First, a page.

Well hey howdy hey, my beautiful bi babies! Well, I know you’re not babies. For one thing, I don’t want to be ageist. For another, many who are newly out can find the term bi babies to be a patronizing term, and I totally get that. Also, babies can’t read. So please know that that is a term of endearment for you, dear readers, and not one of discernment of age or experience.
Now then. I, like many of those reading this, are children of the 80s, 90s, and before and just a bit after that that have a visceral reaction to the name Blockbuster Video. For me, I was more of a Captain Video girl, but I still vividly remember wandering up and down those aisles of racks with blue and white boxes on heady Friday nights with high school friends, trying to find the perfect video we could enjoy or troll together. The drop box! The late fees! The impossibly stale candy in the checkout line! Yes, the video store had it all — until, of course, streamers took over and pretty much ran them out of business.
All but one, of course — the last remaining Blockbuster store up in Bend, Oregon. It remains a fount of nostalgia and the last of the video-old guard. I remember reading that there was a documentary about the old workhorse, but was surprised when I fired up Netflix and saw in a preview a few familiar faces of comedy doing some expositional dialogue. I figured the stalwart had inspired not only a documentary but a dramatization of its feel-good story and moved on to finishing a binge of whatever I was tuning in for. It wasn’t until a few weeks later that a friend from my bi support group mentioned that there was something interesting about the series. So I decided to investigate on behalf of this column.
First and foremost, I should note that there will be a few SPOILERS in this review, in order for me to fully discuss any and all queerness on display in this 2022 comedy. This is also where I would normally convey any content warnings, but to be honest, there isn’t too much that’s alarming and needing a heads-up. But if you wanna make sure, this site is good at checking for triggers (including stuff I wouldn’t typically think to warn about). Finally, if this is your first time around these here parts, cowpoke — and by “parts” I mean the Unicorn Scale — you can find out all about the metric at this handy-dandy little link.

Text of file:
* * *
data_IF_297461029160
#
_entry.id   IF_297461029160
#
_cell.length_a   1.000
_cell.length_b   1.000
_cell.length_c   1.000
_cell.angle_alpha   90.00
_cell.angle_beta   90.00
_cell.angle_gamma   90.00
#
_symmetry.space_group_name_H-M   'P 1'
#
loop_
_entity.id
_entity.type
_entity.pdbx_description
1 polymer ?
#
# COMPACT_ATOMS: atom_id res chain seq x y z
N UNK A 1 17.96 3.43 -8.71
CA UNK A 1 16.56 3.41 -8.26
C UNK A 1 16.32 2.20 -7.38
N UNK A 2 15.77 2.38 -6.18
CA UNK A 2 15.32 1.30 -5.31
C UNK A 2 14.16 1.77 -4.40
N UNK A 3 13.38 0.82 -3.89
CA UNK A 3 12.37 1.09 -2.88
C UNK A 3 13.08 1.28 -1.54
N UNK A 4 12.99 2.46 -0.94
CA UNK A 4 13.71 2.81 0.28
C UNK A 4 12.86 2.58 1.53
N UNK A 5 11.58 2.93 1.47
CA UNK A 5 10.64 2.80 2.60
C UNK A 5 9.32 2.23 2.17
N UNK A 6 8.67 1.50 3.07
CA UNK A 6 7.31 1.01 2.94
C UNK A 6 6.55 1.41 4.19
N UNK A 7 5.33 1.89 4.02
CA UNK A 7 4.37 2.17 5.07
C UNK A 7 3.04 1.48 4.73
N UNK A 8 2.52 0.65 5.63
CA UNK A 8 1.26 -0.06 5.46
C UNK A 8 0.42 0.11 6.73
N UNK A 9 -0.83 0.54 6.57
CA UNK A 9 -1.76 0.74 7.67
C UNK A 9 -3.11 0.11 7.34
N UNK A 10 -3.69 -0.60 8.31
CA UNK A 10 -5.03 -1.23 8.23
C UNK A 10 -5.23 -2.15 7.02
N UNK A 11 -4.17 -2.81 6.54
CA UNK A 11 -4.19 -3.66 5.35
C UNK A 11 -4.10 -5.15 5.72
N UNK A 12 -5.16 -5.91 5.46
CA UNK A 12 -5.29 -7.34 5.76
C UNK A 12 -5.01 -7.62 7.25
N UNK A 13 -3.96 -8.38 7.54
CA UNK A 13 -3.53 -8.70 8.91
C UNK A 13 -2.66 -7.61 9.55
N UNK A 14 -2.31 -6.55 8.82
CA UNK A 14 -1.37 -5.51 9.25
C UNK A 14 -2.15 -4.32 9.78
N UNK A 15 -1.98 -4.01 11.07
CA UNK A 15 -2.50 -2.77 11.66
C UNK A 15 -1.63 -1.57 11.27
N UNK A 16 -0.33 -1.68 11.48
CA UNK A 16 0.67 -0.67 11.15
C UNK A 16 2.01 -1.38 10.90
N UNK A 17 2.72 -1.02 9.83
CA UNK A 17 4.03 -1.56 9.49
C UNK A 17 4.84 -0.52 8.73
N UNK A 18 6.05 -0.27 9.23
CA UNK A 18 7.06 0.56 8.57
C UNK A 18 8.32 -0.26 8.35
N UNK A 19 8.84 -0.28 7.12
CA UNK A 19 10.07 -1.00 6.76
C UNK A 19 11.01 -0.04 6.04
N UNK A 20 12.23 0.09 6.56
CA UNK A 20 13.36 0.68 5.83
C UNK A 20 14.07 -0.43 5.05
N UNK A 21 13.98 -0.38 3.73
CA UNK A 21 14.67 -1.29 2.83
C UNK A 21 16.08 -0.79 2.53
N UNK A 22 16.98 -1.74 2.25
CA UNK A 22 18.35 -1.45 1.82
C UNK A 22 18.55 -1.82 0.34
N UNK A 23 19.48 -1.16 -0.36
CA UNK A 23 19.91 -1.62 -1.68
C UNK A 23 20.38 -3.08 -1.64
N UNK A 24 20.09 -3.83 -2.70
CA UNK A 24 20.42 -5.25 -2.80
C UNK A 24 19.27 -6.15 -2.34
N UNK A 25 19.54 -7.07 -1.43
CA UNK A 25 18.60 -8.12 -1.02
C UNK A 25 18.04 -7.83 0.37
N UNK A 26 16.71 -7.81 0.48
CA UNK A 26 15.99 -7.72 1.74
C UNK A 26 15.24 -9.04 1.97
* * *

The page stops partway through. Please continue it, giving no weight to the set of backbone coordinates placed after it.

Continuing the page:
Blockbuster is a workplace comedy, setting the final video store in Michigan instead. When Timmy (Randall Park), the manager and cheerful leader of his motley crew of workers, gets word from corporate that they are closing the final branches and that his is the last store standing, he makes it his life’s mission to keep the business afloat in a world used to the convenience of streaming content.
What I Liked:
There are a lot of excellent elements to this fledgling comedy, but I want to highlight and zero in on one of the main characters, Carlos (Tyler Alvarez), a sarcastic but ambitious director who utilizes his filmmaking skills to best benefit keeping the store going. At first, I wasn’t particularly impressed by his character — probably because I live in Los Angeles and have met too many male wannabe creatives who think Quentin Tarantino just about hung the moon — but there was much more to his character than met the eye in this pilot.
Around the third episode, Carlos’ jealousy of a plucky male intern quickly turns romantic, leading him to stop mid-makeout to make it explicitly clear that he’s an out and proud bi man. Yay!
There’s so much to love here about Carlos. Here we have a character that is a bi man of color — something all-too-rare in the queer offerings of modern television, other than the spectacular Gael on Good Trouble. We also have the added bonus of Carlos being played by Alvarez, who came out as gay in 2021 and can bring real-life experience to the character.
But there are other things I really appreciate about how Blockbuster treats Carlos. Yes, he’s bi and uses the word to describe himself liberally, but that’s not the only interesting thing about him. He has hopes and dreams of getting into a filmmaking program. He has a female friend in Hannah (Madeleine Arthur) whom the writers never take the shortcut into putting them through the friends-to-lovers pipeline that often happens with workplace comedy — especially with bi men. Carlos is also a son of immigrants and talks often about how that is both a source of pride, a specific viewpoint, and how that can hinder him in the pursuit of his dreams.
Perhaps most importantly, Carlos’ bisexuality is never really made to be the butt of a joke. There is an episode where he gets the B storyline of coworkers Hannah and Connie (Olga Merediz) trying to nail down his type, but that’s about figuring out the personality he’s attracted to rather than figuring out the percentage of the time he’s attracted to men or women. (In fact, the storyline makes sure to not work in a gender binary and has Carlos finding himself attracted to a nonbinary character who uses they/them pronouns.) It ended up being a refreshing way of turning a stereotype I’ve seen for years with bi characters getting turned on its head.
What I Didn't Like:
As far as bisexuality? Nope, ticked just about every box I can think of.
While Blockbuster may not tickle everyone’s funny bone — either with nostalgic jokes or its particular flavor of comedy — I can find no fault with how it treats its queer characters. Carlos gives us a queer man of color who is both proud of his bisexuality and so much more than his sexual identity. I only wish we had more characters like him I could see in forms of entertainment — both analog and digital.